Woman sues Talking Rain and former CEO, tells KIRO 7 about alleged sexual harrassment

Kevin Klock was the CEO of Talking Rain until March.

Klock, 48, suddenly left the Preston-based beverage company nine days after an employee told a supervisor Klock had sexually harassed her in his hotel suite during a business trip to Las Vegas.

That now-former employee spoke with KIRO 7 on Tuesday from her attorney’s office in downtown Seattle.

She asked KIRO 7 not use her name because she’s an alleged victim and because she claims it’s been very difficult to find another job.

“It was very normal for Kevin to have meetings in his hotel room,” the woman said of working with Klock.

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“I’d done it a dozen times before.  And I went.”

The woman claims, in a civil lawsuit filed against Talking Rain and Klock in King County Superior Court, that during the meeting March 1, 2017, the climate was sexually charged and inappropriate.

“I got that gut feeling of just, 'I need to leave,'” she said.

"And then I really got the gut feeling because he got down on his knees and he was definitely slurring his words at the time and asked me, 'Do you want pleasure?' while he was kneeling beside me, near my legs, and that's when I got up very abruptly.  I said, 'You are drunk. I'm leaving.'"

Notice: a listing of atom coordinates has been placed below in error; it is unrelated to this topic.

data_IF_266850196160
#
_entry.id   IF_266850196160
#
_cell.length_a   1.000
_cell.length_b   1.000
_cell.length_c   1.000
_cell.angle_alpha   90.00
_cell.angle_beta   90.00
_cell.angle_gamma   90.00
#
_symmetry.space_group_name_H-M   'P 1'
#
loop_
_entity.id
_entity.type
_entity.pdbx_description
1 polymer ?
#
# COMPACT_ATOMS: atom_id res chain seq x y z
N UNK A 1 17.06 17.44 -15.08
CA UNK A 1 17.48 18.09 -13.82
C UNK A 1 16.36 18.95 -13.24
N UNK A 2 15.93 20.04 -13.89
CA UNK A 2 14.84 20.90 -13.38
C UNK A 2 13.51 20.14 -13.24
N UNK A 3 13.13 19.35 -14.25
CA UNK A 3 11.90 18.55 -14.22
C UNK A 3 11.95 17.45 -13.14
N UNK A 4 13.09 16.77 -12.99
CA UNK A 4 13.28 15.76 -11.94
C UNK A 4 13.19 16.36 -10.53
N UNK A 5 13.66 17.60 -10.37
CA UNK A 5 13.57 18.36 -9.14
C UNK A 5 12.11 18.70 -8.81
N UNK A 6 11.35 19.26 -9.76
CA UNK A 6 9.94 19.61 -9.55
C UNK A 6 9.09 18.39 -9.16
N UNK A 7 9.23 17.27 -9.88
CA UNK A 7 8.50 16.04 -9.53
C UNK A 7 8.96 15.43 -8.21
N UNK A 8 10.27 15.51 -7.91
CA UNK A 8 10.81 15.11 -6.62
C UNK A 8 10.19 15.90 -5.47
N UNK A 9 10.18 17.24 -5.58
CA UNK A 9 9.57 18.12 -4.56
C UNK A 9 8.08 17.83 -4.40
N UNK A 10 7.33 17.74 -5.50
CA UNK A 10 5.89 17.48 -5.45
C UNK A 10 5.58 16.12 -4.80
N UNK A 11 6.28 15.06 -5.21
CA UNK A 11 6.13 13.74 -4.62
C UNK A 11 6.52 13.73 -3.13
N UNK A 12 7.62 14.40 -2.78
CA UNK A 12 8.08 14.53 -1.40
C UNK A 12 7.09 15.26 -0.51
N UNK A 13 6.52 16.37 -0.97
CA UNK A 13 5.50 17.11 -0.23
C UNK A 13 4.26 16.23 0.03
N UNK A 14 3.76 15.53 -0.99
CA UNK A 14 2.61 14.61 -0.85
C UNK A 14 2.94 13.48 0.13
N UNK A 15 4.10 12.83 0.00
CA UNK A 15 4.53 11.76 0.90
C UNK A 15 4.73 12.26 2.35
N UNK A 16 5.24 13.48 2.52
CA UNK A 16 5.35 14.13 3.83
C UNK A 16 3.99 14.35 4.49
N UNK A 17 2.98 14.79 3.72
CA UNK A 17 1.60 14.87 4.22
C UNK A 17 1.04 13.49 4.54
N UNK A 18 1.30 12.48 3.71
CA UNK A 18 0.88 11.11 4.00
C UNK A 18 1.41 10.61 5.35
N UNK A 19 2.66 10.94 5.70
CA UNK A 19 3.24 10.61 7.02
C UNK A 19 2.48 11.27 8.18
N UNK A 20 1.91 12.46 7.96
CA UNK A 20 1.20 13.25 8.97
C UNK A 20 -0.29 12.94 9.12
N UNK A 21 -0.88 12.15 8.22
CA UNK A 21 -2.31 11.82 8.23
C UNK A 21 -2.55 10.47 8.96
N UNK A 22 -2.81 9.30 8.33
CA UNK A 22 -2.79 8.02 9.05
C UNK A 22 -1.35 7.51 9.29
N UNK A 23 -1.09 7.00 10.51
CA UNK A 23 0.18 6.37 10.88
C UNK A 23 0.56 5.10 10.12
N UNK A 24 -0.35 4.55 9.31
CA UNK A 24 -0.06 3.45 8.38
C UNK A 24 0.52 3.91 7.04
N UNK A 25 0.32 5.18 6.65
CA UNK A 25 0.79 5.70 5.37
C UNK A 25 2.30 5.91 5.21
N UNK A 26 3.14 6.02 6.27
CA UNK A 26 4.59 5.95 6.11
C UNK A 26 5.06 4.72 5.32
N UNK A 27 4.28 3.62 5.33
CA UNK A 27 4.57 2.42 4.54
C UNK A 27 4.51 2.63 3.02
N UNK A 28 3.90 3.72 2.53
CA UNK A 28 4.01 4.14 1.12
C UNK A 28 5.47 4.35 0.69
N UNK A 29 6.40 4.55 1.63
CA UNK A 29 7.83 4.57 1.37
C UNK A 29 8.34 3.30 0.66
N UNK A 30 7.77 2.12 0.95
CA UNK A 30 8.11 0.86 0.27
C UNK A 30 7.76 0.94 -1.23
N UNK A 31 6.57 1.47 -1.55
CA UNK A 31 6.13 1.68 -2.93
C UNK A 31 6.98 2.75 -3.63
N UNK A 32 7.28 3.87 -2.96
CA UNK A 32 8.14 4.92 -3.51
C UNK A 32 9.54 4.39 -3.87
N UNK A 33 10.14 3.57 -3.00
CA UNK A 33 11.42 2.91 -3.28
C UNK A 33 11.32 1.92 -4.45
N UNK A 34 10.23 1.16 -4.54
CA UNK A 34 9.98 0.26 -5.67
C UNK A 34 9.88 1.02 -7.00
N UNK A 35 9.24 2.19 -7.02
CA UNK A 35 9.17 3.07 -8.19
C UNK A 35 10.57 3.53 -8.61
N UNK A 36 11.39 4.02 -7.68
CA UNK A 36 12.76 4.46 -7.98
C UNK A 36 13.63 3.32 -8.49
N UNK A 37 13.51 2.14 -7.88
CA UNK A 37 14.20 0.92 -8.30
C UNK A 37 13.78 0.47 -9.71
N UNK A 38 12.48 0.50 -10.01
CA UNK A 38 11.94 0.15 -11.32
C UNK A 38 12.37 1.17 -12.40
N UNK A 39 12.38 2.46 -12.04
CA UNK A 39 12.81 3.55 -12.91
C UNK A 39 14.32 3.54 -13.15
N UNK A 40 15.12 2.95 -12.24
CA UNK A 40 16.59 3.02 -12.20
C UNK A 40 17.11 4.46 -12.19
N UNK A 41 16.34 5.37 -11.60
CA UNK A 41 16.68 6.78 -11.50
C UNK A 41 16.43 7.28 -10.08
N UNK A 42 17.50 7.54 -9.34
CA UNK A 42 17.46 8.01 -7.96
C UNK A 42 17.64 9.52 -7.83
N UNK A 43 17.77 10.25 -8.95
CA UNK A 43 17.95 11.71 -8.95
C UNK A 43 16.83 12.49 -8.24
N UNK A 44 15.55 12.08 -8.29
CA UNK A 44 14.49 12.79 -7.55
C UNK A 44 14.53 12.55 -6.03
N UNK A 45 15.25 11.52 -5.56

Nine days later, Klock no longer worked for Talking Rain.

The company won't comment on why he left.

Even the woman suing the company and Klock doesn't know for sure.  “They didn’t say,” she told KIRO 7.

Judith Lonnquist, who has practiced law for over 50 years, won't discuss the details of what her client allegedly suffered.  It was “clearly sexual harassment,” Lonnquist said, and “probably” sexual assault, although no criminal charges have been filed.

The plaintiff told KIRO 7 she would never have filed a lawsuit if it wasn't for what allegedly happened after Klock left the company.

She claims in her civil complaint for damages that Talking Rain retaliated against her, removed her from a leadership team and uninvited her from an incentive trip among other things. She's suing for sexual harassment, retaliation and discrimination.

“Coming forward, you might think, is the hardest part.  But it’s not,” she said.  “It’s the aftermath that you’re left to deal with that is the most difficult part.”

She and Lonnquist agreed to talk with KIRO 7, to encourage others to speak out and power through what might come after making sexual harassment allegations.

“The only way we’re ever going to change the environment in America’s workforce is to have brave women, like my client and others, come forward and say ‘This is wrong,’” Lonnquist told KIRO 7.